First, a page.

Last week, I attended and participated in the Next Generation Storage Symposium and listened to a number of vendors and community participants discuss the future of storage and how the storage revolution will come to change IT as we know it. However, during one segment of the discussion, the conference organizer and a panel participant – Stephen Foskett – made what to me, was a profound statement.
“Scale doesn’t necessarily mean ‘big’.”
Why do I think this was an important statement?
Simply put, I’ve reviewed marketing collateral from dozens of storage vendors over the years. Many of them equate their ability to scale to hundreds of petabytes and millions of IOPS as absolute proof that they can scale to meet any size workload need.
However, for CIOs that aren’t in the market for petabytes (PB) or storage or hundreds of thousands of IOPS, scale may mean something altogether different. Rather than being able to scale to massive capacity and massive IOPS, scale may could mean:
- Having the ability for the environment to expand beyond what is can do today to simply meet tomorrow’s needs. How easy is it to simply expand the capacity?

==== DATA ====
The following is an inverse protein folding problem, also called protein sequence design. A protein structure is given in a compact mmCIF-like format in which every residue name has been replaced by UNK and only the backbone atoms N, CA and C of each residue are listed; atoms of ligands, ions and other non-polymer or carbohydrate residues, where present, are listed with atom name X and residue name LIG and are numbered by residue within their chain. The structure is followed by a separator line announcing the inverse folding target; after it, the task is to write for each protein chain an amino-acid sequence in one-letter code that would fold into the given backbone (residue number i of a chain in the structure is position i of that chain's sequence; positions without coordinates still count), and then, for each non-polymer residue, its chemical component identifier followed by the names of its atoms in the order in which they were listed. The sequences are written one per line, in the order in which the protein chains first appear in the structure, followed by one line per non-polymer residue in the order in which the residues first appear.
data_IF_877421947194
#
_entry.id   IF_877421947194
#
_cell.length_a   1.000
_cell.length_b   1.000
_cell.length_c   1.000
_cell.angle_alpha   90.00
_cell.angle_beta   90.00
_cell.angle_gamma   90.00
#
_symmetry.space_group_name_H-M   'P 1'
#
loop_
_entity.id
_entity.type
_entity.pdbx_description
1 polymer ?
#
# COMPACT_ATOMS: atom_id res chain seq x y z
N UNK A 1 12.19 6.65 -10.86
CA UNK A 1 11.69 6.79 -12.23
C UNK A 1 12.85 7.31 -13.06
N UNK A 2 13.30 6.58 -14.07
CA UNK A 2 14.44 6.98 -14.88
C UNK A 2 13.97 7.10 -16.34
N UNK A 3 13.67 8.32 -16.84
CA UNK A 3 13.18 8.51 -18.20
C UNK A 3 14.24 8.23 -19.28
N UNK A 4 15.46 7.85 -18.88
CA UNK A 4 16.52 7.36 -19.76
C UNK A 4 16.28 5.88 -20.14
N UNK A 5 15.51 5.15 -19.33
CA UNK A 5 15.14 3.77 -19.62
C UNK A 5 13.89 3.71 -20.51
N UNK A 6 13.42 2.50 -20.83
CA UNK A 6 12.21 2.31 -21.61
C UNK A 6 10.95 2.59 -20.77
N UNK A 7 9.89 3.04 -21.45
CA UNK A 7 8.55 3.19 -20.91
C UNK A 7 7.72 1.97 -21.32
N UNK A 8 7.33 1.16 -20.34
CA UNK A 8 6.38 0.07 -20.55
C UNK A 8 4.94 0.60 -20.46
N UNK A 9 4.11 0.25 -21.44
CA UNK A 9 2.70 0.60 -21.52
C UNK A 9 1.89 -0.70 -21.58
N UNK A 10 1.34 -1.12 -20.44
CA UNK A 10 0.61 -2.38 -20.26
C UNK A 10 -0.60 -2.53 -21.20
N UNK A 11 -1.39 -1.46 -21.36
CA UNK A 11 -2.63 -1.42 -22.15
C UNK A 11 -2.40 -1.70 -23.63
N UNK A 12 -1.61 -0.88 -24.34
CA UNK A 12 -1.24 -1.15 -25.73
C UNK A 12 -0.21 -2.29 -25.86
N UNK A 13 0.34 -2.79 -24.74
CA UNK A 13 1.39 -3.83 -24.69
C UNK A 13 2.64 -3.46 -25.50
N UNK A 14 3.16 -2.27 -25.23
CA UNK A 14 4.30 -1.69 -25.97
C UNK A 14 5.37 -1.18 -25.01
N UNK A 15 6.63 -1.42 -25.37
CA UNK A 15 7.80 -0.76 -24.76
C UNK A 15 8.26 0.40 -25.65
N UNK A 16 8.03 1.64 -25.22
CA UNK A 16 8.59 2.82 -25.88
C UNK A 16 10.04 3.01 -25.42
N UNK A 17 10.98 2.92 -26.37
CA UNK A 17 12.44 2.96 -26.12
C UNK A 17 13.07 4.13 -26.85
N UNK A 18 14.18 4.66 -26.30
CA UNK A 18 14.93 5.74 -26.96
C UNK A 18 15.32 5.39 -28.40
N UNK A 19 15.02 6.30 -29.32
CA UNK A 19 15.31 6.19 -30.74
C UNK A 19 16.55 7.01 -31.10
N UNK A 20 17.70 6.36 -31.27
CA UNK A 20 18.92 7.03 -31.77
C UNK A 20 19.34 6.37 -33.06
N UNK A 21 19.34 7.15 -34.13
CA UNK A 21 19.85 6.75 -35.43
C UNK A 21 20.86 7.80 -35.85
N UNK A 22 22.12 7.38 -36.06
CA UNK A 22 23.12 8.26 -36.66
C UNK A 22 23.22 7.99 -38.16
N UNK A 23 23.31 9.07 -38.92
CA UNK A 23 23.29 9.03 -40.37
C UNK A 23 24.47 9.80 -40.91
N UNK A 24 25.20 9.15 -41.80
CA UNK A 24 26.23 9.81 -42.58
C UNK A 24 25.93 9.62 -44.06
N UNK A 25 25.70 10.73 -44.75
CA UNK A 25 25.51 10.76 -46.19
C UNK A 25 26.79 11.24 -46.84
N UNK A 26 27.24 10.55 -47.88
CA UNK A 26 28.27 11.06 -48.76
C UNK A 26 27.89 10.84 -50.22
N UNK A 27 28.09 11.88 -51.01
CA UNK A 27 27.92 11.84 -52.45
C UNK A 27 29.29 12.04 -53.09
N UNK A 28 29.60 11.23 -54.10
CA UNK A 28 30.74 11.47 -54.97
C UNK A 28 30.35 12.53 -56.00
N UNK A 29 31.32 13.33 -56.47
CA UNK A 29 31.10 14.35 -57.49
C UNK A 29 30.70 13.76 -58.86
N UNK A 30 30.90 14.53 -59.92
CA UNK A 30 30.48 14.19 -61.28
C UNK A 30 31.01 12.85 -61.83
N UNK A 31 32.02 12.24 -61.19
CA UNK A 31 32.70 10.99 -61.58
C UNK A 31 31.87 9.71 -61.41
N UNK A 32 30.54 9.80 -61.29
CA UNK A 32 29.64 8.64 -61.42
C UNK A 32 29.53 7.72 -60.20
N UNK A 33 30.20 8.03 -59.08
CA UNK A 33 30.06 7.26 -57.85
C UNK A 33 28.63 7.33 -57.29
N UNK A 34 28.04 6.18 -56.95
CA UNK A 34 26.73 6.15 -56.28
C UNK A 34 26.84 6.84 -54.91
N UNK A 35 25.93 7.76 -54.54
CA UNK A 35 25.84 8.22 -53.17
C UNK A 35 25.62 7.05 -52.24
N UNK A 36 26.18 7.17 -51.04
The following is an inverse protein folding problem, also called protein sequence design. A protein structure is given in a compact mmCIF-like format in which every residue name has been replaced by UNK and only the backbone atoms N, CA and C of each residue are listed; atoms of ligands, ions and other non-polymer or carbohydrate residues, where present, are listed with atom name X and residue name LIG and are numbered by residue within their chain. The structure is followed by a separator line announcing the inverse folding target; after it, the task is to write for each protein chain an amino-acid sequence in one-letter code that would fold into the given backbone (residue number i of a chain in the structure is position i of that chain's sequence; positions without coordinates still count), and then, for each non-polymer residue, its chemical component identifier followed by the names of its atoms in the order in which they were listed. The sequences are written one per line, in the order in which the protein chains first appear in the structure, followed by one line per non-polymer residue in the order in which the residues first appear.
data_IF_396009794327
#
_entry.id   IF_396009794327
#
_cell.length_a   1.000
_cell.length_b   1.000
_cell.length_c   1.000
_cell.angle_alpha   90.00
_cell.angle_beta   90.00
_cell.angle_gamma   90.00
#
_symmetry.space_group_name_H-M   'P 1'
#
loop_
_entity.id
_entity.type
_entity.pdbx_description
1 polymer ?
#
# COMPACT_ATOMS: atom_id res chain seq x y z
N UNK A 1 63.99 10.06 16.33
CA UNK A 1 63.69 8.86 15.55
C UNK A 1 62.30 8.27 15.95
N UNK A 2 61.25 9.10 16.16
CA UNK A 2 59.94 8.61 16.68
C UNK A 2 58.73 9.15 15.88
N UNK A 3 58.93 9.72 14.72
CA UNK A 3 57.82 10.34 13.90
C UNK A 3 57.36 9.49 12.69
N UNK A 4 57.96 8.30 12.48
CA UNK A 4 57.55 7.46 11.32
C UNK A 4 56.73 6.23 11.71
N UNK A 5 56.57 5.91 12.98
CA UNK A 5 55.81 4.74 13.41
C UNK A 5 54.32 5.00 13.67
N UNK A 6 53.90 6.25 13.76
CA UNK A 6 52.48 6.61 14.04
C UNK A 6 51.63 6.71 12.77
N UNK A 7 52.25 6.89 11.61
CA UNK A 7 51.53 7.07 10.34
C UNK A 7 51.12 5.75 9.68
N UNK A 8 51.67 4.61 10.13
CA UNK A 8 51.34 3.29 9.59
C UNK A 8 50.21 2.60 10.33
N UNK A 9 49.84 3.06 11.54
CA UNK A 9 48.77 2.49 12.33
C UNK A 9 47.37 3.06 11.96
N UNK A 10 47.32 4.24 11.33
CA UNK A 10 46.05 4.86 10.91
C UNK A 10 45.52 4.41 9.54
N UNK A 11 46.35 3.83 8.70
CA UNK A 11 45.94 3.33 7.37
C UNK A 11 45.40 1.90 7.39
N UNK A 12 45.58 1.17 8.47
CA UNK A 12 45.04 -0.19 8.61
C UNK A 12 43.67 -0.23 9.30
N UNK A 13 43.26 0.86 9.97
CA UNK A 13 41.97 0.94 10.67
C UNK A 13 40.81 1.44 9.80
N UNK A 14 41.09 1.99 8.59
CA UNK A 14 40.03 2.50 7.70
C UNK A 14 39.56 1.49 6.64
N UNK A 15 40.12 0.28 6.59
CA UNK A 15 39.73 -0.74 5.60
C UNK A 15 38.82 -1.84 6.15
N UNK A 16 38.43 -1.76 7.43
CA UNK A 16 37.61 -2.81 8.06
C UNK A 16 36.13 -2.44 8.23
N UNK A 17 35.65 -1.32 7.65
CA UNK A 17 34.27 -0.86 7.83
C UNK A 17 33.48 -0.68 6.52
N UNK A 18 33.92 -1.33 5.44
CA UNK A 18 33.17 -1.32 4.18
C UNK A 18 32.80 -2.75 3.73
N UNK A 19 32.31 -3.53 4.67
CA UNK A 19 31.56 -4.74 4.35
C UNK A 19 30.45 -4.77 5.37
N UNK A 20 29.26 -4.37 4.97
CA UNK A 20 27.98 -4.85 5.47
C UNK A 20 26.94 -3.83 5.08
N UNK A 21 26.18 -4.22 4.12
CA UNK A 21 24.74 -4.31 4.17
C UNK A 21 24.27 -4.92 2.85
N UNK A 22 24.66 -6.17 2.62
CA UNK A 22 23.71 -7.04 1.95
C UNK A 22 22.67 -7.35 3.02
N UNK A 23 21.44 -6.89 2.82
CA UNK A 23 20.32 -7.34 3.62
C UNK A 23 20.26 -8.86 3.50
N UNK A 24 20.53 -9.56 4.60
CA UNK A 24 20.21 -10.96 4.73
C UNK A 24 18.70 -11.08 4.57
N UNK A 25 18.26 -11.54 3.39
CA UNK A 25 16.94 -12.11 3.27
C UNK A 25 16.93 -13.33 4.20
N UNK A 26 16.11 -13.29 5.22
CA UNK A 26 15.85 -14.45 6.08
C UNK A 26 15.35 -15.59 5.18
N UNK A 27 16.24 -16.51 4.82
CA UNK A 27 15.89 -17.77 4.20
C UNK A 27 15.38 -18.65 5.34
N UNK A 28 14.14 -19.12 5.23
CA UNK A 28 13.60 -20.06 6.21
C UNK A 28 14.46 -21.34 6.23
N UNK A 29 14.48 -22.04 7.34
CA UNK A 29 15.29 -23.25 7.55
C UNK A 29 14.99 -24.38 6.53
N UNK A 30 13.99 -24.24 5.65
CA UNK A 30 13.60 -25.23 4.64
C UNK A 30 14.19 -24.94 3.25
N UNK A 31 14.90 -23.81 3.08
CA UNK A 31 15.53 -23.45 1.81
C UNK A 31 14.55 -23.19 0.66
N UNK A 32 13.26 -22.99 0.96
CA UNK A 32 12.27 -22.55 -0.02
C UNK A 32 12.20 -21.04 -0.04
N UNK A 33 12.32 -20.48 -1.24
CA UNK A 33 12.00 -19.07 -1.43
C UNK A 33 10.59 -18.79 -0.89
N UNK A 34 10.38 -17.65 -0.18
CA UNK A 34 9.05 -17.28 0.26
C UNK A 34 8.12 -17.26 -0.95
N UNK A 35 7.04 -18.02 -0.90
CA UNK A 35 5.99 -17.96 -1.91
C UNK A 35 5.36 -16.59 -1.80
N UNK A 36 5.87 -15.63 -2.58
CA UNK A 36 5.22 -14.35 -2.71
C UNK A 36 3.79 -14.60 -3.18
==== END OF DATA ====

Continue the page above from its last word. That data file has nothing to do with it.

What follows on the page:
- Thinking small. Can the solution scale in a granular way? For big gear, it’s obvious that the equipment can go all the way into the PBs by adding dozens of terabytes (TB) at a time, but is it possible to affordably scale the unit in much smaller increments or to seamlessly add either flash cache or a flash tier for performance boosts down the line. These CIOs can’t afford to add capacity in huge chunks and require the ability to think a bit smaller.
For SMB CIOs, “scale” really does mean something very different than it does for enterprise CIOs. SMB CIOs need solutions that can scale very granularly and affordably and without having to use a forklift every time capacity needs to be expanded. Further, these CIOs don’t need hundreds of thousands of IOPS; they just need a solution that can support their current workloads and scale to meet additional demands as they are placed.
At the same time, “scale” should include the ease by which an administrator can manage storage that has been upgraded. After all, if adding storage in small, budget-friendly units results in a massive increase in complexity then the organization loses in the long run as IT focuses more on the tech and less on the business.
What do you think? Does “scaling scale” make sense based on the size of your environment? Do you agreee?